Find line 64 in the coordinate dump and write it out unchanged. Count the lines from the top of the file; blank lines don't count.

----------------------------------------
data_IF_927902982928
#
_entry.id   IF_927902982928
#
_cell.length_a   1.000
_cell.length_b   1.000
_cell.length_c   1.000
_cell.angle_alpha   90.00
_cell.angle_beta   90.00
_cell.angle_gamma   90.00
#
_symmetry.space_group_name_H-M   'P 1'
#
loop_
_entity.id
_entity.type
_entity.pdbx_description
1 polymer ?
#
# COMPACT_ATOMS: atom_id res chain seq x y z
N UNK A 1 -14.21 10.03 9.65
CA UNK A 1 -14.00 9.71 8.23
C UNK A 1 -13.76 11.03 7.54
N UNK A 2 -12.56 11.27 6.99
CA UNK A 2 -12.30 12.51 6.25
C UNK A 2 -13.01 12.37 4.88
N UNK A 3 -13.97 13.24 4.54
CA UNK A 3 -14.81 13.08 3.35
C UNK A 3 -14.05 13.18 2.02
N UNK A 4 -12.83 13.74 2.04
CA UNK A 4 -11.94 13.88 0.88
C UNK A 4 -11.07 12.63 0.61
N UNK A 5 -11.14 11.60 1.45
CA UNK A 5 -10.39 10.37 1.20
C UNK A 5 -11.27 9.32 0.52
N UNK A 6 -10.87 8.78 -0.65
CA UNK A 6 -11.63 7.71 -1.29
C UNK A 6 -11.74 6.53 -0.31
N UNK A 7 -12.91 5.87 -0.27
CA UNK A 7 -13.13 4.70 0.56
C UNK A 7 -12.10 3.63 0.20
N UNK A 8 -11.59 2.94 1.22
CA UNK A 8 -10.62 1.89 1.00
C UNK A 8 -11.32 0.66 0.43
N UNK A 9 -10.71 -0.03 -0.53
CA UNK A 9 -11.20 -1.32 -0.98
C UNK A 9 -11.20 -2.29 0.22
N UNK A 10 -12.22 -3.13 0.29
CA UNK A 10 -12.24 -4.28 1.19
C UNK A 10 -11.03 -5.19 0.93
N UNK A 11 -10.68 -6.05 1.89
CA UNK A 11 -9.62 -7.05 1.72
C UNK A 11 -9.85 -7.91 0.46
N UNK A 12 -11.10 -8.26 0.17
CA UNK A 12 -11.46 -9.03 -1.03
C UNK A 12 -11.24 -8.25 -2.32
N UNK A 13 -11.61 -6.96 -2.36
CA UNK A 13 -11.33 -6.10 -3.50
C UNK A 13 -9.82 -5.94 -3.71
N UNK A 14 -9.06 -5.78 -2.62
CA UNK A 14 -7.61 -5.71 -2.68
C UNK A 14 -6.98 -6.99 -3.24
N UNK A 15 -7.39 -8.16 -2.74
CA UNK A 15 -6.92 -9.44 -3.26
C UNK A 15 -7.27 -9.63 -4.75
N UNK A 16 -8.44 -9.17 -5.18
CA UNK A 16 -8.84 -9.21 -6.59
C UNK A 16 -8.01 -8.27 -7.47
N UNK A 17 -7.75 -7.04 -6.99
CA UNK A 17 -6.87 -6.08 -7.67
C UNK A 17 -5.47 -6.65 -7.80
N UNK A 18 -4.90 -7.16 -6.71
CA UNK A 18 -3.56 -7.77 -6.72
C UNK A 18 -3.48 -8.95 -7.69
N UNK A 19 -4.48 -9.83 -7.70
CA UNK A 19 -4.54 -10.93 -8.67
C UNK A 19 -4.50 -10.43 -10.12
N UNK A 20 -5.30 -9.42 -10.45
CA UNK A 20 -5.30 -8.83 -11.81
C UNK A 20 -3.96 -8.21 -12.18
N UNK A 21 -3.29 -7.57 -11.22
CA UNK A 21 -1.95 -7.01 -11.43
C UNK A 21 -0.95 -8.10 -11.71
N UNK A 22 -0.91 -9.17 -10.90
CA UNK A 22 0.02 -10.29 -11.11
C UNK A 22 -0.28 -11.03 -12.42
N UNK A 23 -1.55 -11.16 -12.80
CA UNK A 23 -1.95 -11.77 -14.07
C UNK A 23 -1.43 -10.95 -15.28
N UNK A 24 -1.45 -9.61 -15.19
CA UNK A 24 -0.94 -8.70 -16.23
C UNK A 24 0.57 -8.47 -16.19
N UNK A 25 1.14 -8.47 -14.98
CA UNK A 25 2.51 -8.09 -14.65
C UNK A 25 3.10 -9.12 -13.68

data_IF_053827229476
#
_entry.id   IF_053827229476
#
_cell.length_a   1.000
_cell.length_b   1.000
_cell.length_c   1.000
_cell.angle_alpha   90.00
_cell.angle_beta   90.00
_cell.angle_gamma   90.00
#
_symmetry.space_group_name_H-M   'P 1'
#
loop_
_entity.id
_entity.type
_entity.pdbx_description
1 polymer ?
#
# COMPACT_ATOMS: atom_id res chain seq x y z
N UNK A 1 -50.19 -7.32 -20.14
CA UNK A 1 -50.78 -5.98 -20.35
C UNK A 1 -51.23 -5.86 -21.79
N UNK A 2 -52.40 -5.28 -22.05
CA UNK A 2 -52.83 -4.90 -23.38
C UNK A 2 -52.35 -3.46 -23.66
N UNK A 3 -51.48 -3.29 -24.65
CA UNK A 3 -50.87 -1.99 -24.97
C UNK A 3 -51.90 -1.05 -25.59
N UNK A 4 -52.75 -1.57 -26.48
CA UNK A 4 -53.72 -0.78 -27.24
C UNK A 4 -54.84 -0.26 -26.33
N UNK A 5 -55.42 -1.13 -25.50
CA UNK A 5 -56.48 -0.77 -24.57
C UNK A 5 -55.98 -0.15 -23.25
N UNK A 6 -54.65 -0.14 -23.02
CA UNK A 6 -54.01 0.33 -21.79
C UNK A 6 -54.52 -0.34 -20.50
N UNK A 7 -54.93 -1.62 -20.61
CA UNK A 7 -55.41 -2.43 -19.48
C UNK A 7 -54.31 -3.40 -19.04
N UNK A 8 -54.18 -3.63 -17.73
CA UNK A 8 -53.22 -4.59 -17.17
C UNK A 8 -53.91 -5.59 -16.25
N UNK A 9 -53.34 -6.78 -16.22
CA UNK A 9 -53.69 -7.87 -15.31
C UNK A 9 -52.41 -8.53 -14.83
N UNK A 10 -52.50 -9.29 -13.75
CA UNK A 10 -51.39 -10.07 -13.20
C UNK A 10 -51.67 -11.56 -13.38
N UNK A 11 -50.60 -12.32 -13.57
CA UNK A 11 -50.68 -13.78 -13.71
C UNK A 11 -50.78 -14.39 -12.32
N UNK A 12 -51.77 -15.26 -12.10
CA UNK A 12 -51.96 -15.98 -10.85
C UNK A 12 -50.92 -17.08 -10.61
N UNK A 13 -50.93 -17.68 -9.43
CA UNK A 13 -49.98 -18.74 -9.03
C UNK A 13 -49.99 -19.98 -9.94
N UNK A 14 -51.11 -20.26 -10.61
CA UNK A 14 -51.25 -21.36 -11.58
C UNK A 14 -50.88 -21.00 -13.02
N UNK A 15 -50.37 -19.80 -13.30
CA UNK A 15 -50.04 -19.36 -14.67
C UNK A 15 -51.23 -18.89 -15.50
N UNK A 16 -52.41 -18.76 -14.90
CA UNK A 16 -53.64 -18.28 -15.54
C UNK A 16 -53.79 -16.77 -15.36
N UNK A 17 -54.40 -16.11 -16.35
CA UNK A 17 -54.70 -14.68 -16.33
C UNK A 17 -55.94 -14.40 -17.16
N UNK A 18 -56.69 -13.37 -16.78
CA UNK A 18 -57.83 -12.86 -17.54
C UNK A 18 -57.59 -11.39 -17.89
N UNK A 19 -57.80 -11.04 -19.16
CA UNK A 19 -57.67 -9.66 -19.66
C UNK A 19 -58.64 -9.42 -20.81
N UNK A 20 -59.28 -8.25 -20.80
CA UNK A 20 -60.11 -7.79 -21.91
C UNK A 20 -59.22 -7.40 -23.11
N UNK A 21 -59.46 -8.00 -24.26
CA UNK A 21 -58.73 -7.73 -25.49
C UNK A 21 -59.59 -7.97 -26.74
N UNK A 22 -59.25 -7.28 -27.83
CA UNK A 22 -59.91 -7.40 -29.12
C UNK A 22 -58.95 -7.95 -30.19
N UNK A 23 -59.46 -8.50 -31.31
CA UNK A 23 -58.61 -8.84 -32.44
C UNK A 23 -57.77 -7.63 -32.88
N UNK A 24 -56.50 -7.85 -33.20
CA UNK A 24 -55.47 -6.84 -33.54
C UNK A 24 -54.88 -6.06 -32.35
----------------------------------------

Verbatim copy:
CA UNK A 15 -6.92 -9.44 -3.26